Though it may stick in some people’s minds as simply “that gay cowboy movie,” it’s important to remember that at its core, “Brokeback” was a love story. So, naturally, Gyllenhaal and Ledger formed a friendship from working so closely together, and it’s a relationship that Gyllenhaal admits still affects his life today, seven years after Ledger died at age 29.
“I miss him as a human being and I miss working with him, and what an unfortunate thing it is that we won’t be able to see the beauty of his expression,” the “Southpaw” actor said in an interview with NPR.
Asked if Ledger was the first friend he was close with who died, Gyllenhaal said, “Yeah… He was incredibly special and that doesn’t even come close to encapsulating who he is, who he was.”
Along with remembering his late costar so fondly, Gyllenhaal revealed how Ledger’s death has affected his own life and relationships.
“I'm trying to be present where I am,” he said. “I’m trying to have relationships that are as real as they possibly can be on a movie set, be close to people because I know that it's precious. And I know, not only can this career end in a very short period of time and this or that can happen, but also that life is precious. I think losing Heath and being a part of a family that was something like the movie, that movie we all made together, makes you see that, makes you appreciate that and hopefully moves you away from the things that really don't matter to the things that do.”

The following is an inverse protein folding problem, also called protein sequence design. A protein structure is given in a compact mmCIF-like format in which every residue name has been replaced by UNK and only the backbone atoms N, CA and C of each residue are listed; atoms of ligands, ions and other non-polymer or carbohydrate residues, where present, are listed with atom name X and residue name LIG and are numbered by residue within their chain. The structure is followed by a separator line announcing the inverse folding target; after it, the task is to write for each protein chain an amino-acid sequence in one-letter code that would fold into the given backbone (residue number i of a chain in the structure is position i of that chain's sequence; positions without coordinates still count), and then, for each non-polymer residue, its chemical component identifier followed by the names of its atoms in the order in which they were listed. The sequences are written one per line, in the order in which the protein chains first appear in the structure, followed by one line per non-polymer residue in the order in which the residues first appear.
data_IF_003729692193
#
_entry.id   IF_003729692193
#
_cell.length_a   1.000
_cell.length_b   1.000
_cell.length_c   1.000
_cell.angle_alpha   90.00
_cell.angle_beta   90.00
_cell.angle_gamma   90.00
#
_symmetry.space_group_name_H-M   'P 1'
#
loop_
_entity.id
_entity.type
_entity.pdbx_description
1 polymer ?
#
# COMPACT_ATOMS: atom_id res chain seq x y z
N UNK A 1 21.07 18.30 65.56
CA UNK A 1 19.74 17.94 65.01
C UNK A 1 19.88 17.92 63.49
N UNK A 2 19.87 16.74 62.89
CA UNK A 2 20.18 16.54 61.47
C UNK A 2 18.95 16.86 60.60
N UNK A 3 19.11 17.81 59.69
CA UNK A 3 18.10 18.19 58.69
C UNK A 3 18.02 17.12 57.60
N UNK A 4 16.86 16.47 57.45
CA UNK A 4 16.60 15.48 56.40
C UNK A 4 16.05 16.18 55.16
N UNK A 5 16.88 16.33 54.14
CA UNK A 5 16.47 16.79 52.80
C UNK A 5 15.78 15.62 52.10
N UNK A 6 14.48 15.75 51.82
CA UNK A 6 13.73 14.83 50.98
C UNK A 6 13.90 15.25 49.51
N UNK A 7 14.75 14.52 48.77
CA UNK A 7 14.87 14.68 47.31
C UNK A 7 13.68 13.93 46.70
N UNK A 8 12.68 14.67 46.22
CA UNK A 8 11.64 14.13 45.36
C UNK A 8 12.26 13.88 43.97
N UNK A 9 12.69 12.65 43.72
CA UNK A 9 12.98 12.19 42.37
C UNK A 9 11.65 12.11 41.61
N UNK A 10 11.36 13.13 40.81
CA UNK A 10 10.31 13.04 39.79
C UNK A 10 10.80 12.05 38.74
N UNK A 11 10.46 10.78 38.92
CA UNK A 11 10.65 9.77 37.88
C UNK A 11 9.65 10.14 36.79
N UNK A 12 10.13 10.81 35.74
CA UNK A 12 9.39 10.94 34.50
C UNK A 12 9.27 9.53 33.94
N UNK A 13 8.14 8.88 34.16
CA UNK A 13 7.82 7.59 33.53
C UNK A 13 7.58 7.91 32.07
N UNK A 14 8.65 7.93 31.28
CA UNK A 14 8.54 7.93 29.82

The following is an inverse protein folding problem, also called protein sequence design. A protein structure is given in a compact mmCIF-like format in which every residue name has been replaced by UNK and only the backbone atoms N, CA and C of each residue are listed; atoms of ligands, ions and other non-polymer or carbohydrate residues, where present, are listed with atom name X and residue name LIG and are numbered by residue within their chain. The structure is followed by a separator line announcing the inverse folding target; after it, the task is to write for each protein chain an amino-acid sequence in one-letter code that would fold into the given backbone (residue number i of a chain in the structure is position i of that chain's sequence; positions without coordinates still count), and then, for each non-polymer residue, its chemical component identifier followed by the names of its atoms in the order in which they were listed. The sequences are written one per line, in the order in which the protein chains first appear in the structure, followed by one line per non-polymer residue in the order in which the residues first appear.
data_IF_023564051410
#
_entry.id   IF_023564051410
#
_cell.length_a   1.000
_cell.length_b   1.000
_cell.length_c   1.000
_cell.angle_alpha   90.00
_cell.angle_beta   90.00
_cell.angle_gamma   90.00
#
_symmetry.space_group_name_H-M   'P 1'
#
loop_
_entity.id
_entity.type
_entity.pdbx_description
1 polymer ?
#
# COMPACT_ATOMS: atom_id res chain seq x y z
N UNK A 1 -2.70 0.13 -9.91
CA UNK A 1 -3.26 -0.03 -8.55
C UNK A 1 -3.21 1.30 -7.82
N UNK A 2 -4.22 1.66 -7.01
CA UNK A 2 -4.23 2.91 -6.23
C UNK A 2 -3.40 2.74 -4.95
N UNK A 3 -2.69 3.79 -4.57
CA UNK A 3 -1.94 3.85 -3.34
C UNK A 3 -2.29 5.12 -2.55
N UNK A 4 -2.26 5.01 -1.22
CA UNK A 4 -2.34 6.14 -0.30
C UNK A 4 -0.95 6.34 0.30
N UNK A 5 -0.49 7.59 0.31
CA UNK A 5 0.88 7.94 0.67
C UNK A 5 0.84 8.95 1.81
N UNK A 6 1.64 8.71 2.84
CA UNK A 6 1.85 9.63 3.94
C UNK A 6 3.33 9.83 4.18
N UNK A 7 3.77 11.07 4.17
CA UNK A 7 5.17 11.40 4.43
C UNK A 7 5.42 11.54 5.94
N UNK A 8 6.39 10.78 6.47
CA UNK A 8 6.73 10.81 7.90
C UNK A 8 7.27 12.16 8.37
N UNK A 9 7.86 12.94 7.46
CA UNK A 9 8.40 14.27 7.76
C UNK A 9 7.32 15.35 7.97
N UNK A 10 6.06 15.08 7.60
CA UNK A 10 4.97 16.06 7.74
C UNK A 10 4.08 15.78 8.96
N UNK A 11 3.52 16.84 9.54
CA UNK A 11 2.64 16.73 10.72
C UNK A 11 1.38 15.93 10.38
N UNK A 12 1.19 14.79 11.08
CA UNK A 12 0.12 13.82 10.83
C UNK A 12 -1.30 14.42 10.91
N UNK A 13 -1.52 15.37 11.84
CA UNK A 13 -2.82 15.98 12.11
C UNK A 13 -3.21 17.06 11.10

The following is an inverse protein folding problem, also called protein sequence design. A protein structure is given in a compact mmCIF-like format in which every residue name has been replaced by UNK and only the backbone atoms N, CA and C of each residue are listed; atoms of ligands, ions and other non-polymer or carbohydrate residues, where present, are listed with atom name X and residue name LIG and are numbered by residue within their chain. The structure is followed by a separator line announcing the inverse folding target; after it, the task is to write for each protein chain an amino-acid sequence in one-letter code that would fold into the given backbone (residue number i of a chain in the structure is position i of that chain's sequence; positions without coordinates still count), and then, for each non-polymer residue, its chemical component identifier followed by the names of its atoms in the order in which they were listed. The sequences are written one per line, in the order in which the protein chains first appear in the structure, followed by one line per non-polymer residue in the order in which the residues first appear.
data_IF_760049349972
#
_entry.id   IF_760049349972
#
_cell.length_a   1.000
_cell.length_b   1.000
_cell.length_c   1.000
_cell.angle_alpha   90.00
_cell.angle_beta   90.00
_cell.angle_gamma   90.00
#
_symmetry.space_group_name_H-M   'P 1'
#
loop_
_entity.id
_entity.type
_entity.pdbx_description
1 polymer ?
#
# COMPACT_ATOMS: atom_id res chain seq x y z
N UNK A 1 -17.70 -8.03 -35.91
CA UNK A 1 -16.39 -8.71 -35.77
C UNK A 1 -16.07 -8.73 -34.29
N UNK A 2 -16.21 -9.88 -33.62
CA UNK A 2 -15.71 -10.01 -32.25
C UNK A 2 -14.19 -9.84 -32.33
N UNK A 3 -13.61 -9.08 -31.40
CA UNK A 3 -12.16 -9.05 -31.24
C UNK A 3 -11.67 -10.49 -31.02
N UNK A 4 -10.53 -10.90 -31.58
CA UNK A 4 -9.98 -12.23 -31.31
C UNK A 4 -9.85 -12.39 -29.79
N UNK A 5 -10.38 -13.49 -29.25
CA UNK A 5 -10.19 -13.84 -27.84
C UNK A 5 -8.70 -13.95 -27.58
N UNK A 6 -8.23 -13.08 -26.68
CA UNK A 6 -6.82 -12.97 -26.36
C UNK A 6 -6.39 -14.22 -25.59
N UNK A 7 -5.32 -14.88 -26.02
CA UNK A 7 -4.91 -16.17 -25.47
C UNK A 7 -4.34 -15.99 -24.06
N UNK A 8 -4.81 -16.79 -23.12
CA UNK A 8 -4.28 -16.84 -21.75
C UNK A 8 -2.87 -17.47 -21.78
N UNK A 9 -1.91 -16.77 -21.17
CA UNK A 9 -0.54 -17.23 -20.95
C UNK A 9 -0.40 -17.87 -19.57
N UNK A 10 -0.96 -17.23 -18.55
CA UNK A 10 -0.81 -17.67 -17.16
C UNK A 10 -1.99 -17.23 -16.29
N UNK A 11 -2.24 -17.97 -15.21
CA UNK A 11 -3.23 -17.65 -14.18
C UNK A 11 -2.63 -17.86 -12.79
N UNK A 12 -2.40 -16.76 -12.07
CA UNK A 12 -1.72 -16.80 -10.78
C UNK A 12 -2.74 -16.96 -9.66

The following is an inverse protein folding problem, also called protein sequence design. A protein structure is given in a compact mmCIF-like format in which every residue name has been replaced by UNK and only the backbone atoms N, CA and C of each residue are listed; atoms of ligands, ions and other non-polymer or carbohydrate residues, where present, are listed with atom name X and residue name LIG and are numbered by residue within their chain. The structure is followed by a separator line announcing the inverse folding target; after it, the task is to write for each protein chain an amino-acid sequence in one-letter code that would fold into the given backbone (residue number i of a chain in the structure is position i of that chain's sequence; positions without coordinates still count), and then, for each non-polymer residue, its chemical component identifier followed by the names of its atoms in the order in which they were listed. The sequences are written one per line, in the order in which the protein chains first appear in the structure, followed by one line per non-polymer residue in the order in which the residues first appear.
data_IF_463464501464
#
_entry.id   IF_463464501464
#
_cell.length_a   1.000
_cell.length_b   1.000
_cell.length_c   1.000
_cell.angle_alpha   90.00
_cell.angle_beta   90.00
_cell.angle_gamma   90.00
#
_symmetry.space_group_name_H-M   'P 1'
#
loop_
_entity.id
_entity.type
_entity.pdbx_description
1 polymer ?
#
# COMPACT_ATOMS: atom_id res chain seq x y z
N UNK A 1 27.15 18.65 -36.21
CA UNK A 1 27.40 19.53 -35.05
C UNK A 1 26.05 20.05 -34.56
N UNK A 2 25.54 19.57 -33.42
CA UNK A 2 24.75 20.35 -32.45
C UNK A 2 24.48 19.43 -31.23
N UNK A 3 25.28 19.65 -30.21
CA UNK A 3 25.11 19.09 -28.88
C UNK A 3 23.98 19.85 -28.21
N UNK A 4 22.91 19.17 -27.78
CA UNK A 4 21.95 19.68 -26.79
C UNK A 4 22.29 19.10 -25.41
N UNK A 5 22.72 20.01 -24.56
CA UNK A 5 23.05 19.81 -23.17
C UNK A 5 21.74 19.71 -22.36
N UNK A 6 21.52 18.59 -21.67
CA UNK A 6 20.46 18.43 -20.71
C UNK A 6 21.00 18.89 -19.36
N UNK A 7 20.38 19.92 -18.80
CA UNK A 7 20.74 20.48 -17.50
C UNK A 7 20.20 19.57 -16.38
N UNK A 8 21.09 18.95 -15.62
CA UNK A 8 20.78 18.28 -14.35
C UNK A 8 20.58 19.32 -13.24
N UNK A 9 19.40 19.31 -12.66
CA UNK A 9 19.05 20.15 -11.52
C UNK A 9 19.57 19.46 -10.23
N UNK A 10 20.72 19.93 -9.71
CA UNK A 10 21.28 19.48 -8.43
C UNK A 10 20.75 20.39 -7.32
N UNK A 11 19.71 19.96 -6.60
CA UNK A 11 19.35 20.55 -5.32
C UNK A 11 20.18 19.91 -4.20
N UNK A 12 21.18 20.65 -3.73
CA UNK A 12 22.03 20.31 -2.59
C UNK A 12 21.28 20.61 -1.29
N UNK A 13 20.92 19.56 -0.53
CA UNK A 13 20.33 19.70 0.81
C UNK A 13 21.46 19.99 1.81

Gyllenhaal also reminisced about the attention he and Ledger received for their Oscar-nominated roles in “Brokeback.” The film was fairly progressive for its time because it was considered unusual and shocking for two of Hollywood’s dreamiest leading men — both straight — to portray gay characters.
“It was fascinating, particularly because I don't think we knew what a success the movie would be, what it would become and it was an intimate and really scary thing for me and Heath, in particular, to dive into,” Gyllenhaal said. “It was uncomfortable for both of us in some of the scenes, and yet we both deeply believed in what the movie was saying.”
Still, Gyllenhaal says he’s thankful for the experience of making “Brokeback” because it opened people’s eyes to what it means to be in love.
“At the time it was pretty unreal,” he said. “The emotional response you get from that movie from people who see that movie, I think it was one of the first movies where people would go, ‘Oh, I can see it as love.’”